Rapid Prototyping eBook: Making Things
Designers, makers, and engineers are developing new methods for fabrication and are creating things today that weren’t possible 10 or 15 years ago. Bringing rapid prototyping in-house, expands those possibilities even more.
Historically, the process of taking a digital design and creating physical parts and products made with real materials was complicated by physical limitations, like the number of unique parts required to make complex shapes.
By now, fabrication methods have surpassed the capabilities of digital design tools, expanding the possibilities of what can be built, how it can be built, and how to design for it.
Additionally, 3D modeling—and its implications on real world manufacturing—is changing very rapidly. Emerging tools allow designers to collaborate with their design programs to make smart decisions, leverage data to inform design choices, and integrate fabrication constraints earlier in the design process. As our material choices evolve and new fabrication methods emerge alongside an increasingly fluent digital workforce there are opportunities for the manufacturing industry to meet the future head on.
Expanding What’s Possible
Current 3D modeling allows for completely new design approaches like computational design and the Autodesk Technology Centers team is learning learning how to harness their tools (both digital and physical) to optimize them for specific purposes.
Companies like Autodesk are unlocking the ability to create previously incalculable designs while the industry is also expanding its view beyond design and manufacturing to workflow optimization; or how to create products more efficiently and effectively.
Designers and engineers are focusing on finding answers to practical questions like:
- How does the weight reduction of a part impact the amount of jet fuel used across an airline fleet?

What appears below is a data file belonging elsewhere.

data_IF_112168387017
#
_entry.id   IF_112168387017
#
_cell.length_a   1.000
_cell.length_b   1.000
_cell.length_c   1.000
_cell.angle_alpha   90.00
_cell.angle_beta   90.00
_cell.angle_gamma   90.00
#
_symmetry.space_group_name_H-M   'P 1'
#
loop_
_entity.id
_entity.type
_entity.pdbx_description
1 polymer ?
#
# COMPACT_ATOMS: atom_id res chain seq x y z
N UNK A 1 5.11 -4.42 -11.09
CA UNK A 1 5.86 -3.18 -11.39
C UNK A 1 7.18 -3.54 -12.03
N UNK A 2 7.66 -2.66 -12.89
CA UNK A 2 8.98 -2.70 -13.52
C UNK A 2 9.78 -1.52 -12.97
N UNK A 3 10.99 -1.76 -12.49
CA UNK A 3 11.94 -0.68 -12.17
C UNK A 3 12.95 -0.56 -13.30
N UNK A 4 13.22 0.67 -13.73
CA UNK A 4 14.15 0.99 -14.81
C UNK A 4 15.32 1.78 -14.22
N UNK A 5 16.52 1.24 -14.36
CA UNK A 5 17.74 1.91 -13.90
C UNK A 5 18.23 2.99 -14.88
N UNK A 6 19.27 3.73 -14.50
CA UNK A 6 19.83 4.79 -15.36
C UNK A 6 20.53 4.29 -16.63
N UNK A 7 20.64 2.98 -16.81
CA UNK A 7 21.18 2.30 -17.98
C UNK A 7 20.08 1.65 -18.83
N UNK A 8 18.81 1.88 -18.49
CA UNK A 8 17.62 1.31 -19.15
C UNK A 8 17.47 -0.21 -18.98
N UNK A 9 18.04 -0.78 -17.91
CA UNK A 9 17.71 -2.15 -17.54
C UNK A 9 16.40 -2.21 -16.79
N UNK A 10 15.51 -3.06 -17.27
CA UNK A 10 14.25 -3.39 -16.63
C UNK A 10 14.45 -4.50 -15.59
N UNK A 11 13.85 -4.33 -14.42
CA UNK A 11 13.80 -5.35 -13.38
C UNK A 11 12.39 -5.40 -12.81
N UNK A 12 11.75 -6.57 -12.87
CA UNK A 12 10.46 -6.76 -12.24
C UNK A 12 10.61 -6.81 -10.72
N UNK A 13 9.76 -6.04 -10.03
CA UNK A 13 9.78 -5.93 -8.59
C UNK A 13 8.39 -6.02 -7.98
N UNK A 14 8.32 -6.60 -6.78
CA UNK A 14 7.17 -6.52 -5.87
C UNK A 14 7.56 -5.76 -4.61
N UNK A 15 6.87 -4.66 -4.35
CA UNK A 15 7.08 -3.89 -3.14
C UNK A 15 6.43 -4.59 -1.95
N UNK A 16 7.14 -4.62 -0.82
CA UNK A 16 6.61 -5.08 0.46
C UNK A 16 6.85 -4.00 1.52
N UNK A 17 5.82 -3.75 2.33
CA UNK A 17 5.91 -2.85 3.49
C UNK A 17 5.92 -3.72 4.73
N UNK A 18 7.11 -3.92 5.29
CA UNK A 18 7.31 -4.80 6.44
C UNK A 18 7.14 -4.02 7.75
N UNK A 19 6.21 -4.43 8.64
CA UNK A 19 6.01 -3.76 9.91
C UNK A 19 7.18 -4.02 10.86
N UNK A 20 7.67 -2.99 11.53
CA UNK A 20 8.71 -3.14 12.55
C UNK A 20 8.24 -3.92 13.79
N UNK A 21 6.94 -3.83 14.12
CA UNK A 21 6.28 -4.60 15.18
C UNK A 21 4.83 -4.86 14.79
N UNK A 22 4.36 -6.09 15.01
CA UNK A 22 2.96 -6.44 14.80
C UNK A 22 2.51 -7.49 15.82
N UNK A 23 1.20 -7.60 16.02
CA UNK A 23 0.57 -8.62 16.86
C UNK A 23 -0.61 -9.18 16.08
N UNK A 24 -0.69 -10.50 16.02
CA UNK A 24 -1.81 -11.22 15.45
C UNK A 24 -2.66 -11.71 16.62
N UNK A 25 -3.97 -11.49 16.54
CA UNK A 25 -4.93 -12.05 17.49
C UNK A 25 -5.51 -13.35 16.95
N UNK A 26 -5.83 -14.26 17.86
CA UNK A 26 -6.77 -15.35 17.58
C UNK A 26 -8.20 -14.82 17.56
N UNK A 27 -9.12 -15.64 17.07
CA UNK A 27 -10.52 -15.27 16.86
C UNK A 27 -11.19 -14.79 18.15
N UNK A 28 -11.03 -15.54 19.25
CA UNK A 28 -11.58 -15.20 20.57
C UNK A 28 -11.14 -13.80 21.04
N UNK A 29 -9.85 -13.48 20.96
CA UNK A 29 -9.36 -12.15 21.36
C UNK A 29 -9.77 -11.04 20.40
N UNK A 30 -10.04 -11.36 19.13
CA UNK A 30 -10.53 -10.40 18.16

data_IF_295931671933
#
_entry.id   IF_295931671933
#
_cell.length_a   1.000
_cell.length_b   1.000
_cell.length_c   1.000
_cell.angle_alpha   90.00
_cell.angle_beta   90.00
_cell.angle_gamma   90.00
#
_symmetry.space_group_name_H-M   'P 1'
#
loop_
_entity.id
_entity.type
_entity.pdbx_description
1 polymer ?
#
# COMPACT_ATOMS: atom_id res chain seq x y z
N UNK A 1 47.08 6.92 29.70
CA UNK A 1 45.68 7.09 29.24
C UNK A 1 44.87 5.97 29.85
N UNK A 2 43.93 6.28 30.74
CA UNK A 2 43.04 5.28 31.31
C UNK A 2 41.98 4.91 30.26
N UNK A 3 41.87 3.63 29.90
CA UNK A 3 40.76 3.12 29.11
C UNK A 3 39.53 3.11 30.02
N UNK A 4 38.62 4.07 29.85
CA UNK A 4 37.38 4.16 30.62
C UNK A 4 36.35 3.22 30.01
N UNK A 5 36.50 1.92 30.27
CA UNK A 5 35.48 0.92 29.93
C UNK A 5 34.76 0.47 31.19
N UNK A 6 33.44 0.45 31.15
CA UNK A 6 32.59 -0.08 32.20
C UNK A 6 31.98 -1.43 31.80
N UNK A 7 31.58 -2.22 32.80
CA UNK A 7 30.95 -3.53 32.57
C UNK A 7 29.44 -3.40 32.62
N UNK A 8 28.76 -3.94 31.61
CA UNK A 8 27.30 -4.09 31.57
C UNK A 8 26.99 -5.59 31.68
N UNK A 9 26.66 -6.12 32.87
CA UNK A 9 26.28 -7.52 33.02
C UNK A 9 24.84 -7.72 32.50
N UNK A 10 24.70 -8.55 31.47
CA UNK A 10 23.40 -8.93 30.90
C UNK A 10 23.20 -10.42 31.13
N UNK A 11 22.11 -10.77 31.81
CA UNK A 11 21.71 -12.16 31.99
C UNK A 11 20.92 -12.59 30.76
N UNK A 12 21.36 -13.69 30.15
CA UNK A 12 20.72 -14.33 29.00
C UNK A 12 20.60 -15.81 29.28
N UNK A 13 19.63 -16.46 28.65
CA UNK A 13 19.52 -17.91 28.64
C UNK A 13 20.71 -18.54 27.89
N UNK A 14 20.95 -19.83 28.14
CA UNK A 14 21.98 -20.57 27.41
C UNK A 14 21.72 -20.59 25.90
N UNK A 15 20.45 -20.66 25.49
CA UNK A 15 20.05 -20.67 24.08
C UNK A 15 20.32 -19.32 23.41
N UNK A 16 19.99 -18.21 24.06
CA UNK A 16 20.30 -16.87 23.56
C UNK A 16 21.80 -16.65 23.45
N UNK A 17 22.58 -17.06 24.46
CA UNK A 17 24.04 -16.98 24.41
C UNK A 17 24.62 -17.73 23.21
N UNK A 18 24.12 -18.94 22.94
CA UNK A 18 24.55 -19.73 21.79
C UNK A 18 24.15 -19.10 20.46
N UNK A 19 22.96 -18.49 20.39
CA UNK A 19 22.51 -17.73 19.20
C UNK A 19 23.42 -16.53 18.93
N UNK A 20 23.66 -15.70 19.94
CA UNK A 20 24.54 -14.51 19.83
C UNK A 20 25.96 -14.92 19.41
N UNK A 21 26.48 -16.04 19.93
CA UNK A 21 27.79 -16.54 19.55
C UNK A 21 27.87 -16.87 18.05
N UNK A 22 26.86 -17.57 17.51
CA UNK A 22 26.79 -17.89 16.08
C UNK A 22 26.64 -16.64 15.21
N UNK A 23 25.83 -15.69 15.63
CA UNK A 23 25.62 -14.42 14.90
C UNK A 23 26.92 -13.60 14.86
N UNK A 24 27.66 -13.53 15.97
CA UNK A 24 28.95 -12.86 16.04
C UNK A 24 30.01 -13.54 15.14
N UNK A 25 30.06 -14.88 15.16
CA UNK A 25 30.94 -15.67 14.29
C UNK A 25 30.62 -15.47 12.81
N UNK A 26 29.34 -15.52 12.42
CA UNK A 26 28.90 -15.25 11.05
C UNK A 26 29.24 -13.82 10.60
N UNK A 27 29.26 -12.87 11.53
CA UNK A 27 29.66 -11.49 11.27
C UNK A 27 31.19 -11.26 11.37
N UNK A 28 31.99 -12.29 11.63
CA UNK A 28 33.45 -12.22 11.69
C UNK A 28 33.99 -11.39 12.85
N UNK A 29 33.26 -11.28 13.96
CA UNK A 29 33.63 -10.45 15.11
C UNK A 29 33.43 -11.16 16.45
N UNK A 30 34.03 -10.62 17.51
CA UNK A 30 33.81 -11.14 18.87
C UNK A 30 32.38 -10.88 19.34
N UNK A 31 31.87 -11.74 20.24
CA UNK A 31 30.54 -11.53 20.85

- How can the design of a bracket improve structural integrity with less material?
- How can optimizing tool paths and cutting parameters reduce cycle time and tool wear?
When these questions can be answered on a large scale, with computer facilitated decision making, great new opportunities arise. Designers and engineers are setting their tools—and sights—towards new and different metrics to drive measurable outcomes that will impact the manufacturing process and Industry 4.0.
Making Industry 4.0 and Beyond
If you’ve ever driven a high-performance car, admired a towering skyscraper, used a smartphone, or watched a great film, you’ve already experienced some of the possibilities provided by Autodesk software.
Autodesk has strengthened their software and services by collaborating with like-minded organizations to deliver a comprehensive end-to-end manufacturing solution.
Digging deep into Industry 4.0, Autodesk advances the future of manufacturing, automation, and how to modernize work environments to meet the needs of people who want to make things. Anything.
Part of this advancement involved establishing the Residency Program at three Autodesk Technology Centers across North America to provide the training, tools, and space for both small startups and big brands to solve tomorrow’s problems, today.